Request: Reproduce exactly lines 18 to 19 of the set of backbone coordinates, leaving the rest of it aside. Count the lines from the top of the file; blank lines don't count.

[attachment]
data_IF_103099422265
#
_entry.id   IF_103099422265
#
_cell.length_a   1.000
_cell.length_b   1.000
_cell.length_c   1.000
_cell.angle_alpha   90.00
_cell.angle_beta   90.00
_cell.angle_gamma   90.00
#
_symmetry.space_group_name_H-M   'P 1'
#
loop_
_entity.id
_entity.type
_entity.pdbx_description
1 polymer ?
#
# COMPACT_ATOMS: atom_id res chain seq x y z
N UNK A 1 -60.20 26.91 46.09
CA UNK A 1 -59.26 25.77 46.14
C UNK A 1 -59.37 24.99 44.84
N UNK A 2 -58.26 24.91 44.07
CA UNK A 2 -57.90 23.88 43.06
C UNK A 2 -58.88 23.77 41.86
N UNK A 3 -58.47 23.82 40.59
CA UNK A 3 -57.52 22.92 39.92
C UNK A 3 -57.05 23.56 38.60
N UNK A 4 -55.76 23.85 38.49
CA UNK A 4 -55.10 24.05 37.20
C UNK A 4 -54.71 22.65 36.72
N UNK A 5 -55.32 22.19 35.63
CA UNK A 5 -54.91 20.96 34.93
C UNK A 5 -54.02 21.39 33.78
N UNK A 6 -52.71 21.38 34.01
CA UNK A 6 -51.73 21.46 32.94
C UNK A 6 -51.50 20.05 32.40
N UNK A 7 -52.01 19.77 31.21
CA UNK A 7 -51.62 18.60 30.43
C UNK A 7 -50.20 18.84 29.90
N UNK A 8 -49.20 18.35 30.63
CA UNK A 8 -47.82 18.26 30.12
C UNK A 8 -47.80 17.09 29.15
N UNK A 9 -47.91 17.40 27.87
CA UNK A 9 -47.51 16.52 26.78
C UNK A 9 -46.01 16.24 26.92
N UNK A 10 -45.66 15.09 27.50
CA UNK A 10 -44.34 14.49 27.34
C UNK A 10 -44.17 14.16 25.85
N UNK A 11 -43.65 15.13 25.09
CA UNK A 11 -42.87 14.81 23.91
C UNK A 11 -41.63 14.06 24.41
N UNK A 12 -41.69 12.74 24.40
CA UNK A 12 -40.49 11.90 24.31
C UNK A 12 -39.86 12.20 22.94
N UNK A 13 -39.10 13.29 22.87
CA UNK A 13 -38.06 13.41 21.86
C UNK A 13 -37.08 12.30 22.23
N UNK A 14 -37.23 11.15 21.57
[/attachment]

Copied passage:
1 polymer ?
#